then between any two vertices u and v we have the Cayley digraph of the form
which the text (and also the Groups and Their Graphs book) represents as
So we can show the existence of such a group by giving the Cayley digraph and
violating the property of a Cayley digraph for an abelian group as given in Exercise
7.11. This is accomplished as follows:
(Notice this does not work for n = 2 since it yields an abelian group in that
case—in fact, it gives the Cayley digraph of the Klein 4-group V .)
I.7 Generating Sets
8
Example. Consider the Cayley digraph given below. This is the Cayley digraph
for the quaternions, denoted Q8 , which will be encountered again in Section IV.24.
The dotted arrow represents multiplication on the right by i and the solid arrow
represents multiplication on the right by j. Create a multiplication table for the
quaternions.
Solution. For multiplication on the right by i we have: 1 · i = i, i · i = −1,
−1 · i = −i, −i · i = 1, j · i = −k, −k · i = −j, −j · i = k, and k · i = j.
For multiplication on the right by j we have: 1 · j = j, j · j = −1, −1 · j = −j,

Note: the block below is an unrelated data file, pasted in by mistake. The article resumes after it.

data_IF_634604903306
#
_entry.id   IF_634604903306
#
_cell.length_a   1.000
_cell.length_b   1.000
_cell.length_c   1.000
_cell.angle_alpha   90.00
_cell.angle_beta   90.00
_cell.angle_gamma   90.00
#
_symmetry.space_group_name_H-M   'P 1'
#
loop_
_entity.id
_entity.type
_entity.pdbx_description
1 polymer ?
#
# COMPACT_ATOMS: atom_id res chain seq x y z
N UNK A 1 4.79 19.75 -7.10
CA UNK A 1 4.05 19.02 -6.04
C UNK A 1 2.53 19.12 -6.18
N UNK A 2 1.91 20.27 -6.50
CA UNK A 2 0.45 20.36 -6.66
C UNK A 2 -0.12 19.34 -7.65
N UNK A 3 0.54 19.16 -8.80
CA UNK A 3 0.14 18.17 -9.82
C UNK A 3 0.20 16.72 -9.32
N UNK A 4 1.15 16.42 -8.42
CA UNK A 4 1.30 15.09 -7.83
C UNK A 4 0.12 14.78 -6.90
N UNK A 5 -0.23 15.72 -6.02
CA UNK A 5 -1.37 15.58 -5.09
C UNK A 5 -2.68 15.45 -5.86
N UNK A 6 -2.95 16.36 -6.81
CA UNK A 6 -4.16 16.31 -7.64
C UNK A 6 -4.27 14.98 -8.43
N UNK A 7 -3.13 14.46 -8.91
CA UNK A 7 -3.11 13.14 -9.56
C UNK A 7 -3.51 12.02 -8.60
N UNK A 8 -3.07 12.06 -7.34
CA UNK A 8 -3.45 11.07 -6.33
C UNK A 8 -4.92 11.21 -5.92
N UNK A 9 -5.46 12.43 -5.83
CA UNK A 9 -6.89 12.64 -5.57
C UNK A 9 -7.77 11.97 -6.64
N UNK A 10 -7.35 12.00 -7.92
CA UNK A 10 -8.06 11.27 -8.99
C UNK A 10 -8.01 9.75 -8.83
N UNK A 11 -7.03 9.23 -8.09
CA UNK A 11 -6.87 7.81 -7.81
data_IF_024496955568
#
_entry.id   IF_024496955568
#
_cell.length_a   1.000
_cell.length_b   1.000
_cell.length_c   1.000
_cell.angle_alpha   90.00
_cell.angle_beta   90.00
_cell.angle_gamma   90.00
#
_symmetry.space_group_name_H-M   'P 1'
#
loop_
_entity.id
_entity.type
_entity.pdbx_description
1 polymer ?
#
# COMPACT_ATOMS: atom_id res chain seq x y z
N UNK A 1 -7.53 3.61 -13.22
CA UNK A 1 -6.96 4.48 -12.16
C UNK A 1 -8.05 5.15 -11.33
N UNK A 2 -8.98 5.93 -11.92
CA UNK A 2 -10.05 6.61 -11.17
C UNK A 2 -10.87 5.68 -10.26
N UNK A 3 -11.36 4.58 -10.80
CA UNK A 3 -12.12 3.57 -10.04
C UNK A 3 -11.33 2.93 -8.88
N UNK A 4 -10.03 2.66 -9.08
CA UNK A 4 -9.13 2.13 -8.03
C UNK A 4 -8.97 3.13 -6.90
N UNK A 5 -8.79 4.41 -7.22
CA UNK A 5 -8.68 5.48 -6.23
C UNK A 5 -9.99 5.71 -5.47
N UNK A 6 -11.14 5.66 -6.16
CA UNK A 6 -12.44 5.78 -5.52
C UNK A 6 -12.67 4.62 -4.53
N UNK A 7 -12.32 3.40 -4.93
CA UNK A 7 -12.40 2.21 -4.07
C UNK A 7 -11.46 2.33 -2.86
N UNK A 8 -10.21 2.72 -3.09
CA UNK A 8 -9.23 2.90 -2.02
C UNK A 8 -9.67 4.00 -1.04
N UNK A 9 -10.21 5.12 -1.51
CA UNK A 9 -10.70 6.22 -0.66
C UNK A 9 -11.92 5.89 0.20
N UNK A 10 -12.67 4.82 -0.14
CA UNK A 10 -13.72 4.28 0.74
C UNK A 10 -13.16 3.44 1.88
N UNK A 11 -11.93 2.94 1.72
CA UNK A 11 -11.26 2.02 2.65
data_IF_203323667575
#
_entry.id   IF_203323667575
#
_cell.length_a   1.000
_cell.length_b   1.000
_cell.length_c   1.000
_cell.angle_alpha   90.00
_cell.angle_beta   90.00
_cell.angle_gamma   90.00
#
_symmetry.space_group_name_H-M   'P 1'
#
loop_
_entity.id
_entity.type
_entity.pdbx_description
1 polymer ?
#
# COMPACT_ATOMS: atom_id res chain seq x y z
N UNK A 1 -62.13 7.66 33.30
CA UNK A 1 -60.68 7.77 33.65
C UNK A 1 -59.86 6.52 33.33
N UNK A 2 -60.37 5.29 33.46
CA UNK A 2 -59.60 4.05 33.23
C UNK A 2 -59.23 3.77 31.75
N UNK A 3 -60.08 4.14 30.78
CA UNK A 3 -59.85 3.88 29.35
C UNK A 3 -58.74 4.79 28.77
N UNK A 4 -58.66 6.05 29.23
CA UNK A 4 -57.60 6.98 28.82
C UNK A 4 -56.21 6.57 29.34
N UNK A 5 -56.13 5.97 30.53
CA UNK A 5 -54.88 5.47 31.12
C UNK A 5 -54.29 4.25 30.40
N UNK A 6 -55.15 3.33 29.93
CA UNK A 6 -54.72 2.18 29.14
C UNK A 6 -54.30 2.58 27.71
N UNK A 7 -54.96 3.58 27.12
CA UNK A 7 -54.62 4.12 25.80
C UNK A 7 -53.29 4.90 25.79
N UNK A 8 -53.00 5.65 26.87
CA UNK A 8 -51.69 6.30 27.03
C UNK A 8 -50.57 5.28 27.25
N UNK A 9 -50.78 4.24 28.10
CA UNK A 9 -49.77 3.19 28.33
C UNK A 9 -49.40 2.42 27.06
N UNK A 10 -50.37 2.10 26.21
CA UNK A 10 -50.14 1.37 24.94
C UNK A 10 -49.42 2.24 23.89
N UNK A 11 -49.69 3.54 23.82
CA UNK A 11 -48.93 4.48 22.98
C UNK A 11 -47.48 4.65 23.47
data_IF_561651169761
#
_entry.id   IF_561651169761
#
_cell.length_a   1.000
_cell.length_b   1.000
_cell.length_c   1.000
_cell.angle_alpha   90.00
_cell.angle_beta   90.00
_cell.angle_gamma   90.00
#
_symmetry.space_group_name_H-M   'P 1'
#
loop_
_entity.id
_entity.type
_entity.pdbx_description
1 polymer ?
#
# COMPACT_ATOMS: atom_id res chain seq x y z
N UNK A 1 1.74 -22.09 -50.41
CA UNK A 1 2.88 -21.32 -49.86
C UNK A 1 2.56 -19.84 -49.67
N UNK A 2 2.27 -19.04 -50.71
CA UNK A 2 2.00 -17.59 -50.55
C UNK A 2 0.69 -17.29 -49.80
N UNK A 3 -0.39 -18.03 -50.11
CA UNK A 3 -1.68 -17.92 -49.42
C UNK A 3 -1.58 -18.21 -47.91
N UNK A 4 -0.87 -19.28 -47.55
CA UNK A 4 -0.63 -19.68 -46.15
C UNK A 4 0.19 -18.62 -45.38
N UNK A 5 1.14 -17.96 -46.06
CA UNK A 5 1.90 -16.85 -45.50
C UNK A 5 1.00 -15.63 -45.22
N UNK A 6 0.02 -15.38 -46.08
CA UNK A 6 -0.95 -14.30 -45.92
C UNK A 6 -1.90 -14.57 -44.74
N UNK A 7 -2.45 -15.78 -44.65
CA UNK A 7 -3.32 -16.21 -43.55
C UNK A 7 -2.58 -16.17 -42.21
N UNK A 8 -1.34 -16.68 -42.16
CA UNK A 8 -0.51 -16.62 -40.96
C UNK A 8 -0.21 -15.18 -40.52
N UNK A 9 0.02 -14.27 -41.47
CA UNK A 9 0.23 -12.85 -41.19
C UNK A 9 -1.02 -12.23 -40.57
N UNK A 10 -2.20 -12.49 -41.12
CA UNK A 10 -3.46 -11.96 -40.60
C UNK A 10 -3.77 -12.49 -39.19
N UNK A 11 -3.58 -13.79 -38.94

−j · j = 1, i · j = k, k · j = −i, −i · j = −k, and −k · j = i. This gives us 16
of the entries in the multiplication table for Q8 . Since 1 is the identity, we get
another 15 entries. All entries can be found from this information. For example,
k · k = k · (i · j) = (k · i) · j = (j) · j = −1. The multiplication table is:
9
I.7 Generating Sets
·
1
i
j
k −1
−i
−j −k
1
1
i
j
k −1
−i
−j −k
i
i −1
k
−j
−i
1 −k
j
j −k −1
i
−j
k
1
−i
k
k
j
−i −1 −k
−j
i
1
−1 −1
−i
i
j
k
i −1
k
−j
j −k −1
i
−j −k
−i
−i
1 −k
j
−j
−j
k
1
−i
−k −k
−j
i
1
1
k
j
j
−i −1
Notice that each of i, j, and k are square roots of −1. So the quaternions are, in a
sense, a generalization of the complex numbers C.
Revised: 3/1/2013
```